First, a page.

Delta Explained: What You Should Know, and Do

This news article has been archived.

Shared courtesy of King County Public Health

The Delta variant is the latest example of how adaptable viruses can be. It’s a faster, more efficient version of the original virus that causes COVID-19. It’s the same virus, only better at infecting people.

Delta is far more contagious than its predecessors. It is spreading twice as quickly as the original strain, and people who are infected with it carry around much more virus in their nose and throat.

Now it is the most common COVID-19 strain spreading in King County and most of the US. As it spreads, the numbers of new cases and hospitalizations have been rising in the county, the state, and the nation.

Getting vaccinated is the best defense we have against COVID-19, including against the Delta variant strain. Vaccination makes it far less likely for someone to catch or spread the virus.

No vaccine is 100 percent effective, however, so the Delta variant can infect vaccinated people. But they are far less likely to have severe symptoms. Many have no symptoms at all.

These “breakthrough cases” are relatively rare. When vaccinated people do get infected with the Delta variant, they can be contagious and spread the virus to others, including to unvaccinated people who are at higher risk of getting seriously ill.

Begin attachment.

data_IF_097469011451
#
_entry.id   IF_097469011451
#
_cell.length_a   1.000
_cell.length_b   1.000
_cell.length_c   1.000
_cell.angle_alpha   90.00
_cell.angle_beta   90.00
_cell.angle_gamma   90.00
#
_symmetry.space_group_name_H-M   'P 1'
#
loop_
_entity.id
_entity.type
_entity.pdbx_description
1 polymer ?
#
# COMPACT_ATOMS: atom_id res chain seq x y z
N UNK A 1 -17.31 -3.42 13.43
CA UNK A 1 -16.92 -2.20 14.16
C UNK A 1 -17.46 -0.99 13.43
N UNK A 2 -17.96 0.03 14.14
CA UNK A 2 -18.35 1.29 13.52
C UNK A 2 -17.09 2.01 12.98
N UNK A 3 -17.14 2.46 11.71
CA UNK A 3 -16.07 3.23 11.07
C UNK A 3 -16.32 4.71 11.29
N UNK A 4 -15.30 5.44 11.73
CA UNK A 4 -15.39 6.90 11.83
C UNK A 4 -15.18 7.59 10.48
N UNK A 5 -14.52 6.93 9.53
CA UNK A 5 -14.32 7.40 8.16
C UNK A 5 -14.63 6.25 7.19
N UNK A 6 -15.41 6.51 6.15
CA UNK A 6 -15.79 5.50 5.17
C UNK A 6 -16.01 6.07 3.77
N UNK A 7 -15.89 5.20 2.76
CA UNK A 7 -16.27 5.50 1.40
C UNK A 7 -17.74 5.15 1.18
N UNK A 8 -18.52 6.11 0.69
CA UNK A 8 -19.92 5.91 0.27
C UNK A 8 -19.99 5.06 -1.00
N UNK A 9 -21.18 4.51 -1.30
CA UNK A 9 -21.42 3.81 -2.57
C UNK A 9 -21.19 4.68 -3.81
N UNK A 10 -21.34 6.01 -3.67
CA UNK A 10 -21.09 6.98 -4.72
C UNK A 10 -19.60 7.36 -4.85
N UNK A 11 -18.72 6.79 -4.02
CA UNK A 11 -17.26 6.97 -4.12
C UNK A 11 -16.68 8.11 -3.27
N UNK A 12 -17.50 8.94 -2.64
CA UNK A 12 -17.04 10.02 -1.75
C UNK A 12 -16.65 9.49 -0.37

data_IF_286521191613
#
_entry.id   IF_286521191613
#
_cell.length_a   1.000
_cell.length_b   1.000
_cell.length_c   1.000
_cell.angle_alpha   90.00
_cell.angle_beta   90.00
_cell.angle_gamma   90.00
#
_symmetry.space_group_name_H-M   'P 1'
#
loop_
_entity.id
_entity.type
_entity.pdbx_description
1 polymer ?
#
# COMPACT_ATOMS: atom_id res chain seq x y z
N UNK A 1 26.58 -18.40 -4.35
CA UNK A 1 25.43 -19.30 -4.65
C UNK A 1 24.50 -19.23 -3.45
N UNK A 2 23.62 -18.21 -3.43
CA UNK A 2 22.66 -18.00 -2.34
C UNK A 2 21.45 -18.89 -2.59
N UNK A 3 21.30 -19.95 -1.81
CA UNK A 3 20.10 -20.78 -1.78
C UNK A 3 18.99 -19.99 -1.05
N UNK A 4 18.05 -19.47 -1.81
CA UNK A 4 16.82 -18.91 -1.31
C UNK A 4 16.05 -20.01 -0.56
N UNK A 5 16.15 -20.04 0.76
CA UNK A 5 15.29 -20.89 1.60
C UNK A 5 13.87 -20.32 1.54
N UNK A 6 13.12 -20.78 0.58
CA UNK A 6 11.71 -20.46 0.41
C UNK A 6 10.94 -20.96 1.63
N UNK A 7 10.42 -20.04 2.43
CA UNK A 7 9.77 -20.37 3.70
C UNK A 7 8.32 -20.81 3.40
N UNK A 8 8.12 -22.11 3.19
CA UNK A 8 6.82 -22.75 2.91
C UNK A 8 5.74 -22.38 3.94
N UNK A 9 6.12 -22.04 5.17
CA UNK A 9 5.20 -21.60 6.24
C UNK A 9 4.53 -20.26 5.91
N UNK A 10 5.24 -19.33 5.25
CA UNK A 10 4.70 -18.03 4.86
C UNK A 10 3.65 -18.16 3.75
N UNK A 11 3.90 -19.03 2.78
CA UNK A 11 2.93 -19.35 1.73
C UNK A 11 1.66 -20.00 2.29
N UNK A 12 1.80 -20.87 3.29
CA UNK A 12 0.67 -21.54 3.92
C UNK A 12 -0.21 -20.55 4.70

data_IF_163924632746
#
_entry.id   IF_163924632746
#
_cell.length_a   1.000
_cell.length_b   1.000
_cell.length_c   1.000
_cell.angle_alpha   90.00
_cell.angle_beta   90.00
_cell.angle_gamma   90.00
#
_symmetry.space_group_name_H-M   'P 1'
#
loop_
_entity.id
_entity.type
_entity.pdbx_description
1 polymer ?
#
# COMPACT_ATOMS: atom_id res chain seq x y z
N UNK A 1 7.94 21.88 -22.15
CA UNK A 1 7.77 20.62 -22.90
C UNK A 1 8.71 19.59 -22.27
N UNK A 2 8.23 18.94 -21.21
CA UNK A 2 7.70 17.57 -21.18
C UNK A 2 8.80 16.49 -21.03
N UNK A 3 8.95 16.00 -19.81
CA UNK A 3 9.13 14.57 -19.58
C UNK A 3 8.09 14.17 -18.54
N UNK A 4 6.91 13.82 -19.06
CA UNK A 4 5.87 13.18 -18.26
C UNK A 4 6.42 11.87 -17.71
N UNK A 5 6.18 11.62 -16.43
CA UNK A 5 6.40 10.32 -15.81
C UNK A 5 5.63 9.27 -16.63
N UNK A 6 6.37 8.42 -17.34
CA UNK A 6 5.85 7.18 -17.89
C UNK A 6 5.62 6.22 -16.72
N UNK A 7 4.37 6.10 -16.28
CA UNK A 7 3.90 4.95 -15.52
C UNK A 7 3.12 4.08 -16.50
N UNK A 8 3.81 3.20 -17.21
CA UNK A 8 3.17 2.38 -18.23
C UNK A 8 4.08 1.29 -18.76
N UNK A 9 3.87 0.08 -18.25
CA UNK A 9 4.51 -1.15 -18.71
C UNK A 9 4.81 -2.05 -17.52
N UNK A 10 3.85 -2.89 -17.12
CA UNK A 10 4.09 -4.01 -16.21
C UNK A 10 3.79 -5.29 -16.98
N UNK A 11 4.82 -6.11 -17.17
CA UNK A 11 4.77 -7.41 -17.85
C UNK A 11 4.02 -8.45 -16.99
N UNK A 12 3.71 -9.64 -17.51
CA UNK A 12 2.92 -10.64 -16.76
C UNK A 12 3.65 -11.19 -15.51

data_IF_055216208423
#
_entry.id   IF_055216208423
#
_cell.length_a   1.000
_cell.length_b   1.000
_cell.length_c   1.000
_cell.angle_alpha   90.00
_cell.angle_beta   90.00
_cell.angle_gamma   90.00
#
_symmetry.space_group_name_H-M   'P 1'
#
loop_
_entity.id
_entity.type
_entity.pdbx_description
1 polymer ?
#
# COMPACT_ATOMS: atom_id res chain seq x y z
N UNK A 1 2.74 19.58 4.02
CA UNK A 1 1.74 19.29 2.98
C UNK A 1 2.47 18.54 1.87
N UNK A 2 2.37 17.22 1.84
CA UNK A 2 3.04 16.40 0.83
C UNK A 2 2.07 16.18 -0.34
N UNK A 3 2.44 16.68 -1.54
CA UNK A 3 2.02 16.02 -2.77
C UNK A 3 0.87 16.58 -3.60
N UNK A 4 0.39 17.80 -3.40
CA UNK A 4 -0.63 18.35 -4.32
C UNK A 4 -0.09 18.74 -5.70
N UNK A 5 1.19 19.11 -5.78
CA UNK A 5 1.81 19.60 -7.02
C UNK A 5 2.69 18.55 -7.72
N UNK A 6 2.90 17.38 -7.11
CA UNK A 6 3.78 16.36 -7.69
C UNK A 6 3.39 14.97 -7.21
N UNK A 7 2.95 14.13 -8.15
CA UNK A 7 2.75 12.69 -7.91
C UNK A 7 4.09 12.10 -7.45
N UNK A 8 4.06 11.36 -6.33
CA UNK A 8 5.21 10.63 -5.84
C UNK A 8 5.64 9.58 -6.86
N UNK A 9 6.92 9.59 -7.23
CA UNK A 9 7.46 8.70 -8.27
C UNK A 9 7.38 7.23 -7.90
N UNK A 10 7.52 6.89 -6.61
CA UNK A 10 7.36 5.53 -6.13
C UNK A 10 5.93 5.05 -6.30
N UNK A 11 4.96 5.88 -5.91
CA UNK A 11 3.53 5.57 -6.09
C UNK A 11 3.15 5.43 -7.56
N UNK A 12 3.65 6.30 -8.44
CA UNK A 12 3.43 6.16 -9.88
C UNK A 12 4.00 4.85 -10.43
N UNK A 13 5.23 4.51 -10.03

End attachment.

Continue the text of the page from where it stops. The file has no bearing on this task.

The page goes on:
Anyone who has symptoms of COVID-19 (even if they are mild) or has had close contact with someone who is sick with COVID-19, should get a COVID test and stay away from others while they wait for results.

Getting vaccinated is the best protection

The main purpose of the vaccines is to prevent serious illness, and the COVID-19 vaccines are highly protective against serious illness leading to hospitalization or death.

Changing health guidance can be frustrating and confusing. It was only weeks ago, as summer began, that the state reopened and lifted most mask and social distancing requirements.

But as the virus adapts, so too must the guidance public health officials offer to keep the entire community safe.

That’s why the CDC, Washington state and King County health officials are again recommending that everyone, regardless of vaccination status, return to wearing masks in indoor public spaces, especially in areas where COVID-19 is spreading quickly.

If you’re in a private or restricted setting where you know everyone is vaccinated, you don’t necessarily need to wear a mask indoors, but you may choose to do so to reduce your risk further, especially if the space is crowded or the ventilation is poor.

For people who have not been vaccinated, masking up in public spaces remains mandatory.

Remember, not everyone can get the vaccine, including children under age 12.

Public Health is committed to achieving high vaccination rates across all neighborhoods and populations in King County, and we are targeting our resources accordingly.

The most important tool for limiting the spread of COVID-19 and protecting everyone in our community is getting vaccinated. To reduce risk, it’s also important to:

  • Wear a high quality, well-fitting mask in indoor public settings
  • Improve indoor air quality and ventilation
  • Stay home when ill, isolate from others, and get tested right away if exposed
  • Maintain physical distancing in crowded settings, especially indoors

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See the CDC's COVID website for current information and trends. 

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